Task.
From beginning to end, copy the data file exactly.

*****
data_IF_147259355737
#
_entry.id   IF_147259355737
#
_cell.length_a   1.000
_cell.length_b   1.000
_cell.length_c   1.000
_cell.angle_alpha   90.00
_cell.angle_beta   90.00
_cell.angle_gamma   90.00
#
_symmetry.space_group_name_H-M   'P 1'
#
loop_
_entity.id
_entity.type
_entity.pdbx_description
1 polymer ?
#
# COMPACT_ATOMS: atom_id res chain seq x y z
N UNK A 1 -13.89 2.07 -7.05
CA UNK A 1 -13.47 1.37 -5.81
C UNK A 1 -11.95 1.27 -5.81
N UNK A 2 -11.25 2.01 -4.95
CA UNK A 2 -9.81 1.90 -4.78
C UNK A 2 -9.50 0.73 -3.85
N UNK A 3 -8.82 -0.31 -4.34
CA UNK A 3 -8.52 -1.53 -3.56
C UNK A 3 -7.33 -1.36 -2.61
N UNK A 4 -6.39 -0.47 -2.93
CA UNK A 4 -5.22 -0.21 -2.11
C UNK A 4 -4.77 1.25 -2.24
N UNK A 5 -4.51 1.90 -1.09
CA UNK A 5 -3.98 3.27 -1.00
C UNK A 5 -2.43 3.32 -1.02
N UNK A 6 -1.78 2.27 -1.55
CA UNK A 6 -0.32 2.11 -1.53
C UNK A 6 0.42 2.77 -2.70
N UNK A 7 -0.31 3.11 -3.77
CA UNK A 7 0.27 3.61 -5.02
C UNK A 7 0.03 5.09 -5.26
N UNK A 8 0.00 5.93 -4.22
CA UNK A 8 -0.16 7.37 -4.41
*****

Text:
data_IF_147259355737
#
_entry.id   IF_147259355737
#
_cell.length_a   1.000
_cell.length_b   1.000
_cell.length_c   1.000
_cell.angle_alpha   90.00
_cell.angle_beta   90.00
_cell.angle_gamma   90.00
#
_symmetry.space_group_name_H-M   'P 1'
#
loop_
_entity.id
_entity.type
_entity.pdbx_description
1 polymer ?
#
# COMPACT_ATOMS: atom_id res chain seq x y z
N UNK A 1 -13.89 2.07 -7.05
CA UNK A 1 -13.47 1.37 -5.81
C UNK A 1 -11.95 1.27 -5.81
N UNK A 2 -11.25 2.01 -4.95
CA UNK A 2 -9.81 1.90 -4.78
C UNK A 2 -9.50 0.73 -3.85
N UNK A 3 -8.82 -0.31 -4.34
CA UNK A 3 -8.52 -1.53 -3.56
C UNK A 3 -7.33 -1.36 -2.61
N UNK A 4 -6.39 -0.47 -2.93
CA UNK A 4 -5.22 -0.21 -2.11
C UNK A 4 -4.77 1.25 -2.24
N UNK A 5 -4.51 1.90 -1.09
CA UNK A 5 -3.98 3.27 -1.00
C UNK A 5 -2.43 3.32 -1.02
N UNK A 6 -1.78 2.27 -1.55
CA UNK A 6 -0.32 2.11 -1.53
C UNK A 6 0.42 2.77 -2.70
N UNK A 7 -0.31 3.11 -3.77
CA UNK A 7 0.27 3.61 -5.02
C UNK A 7 0.03 5.09 -5.26
N UNK A 8 0.00 5.93 -4.22
CA UNK A 8 -0.16 7.37 -4.41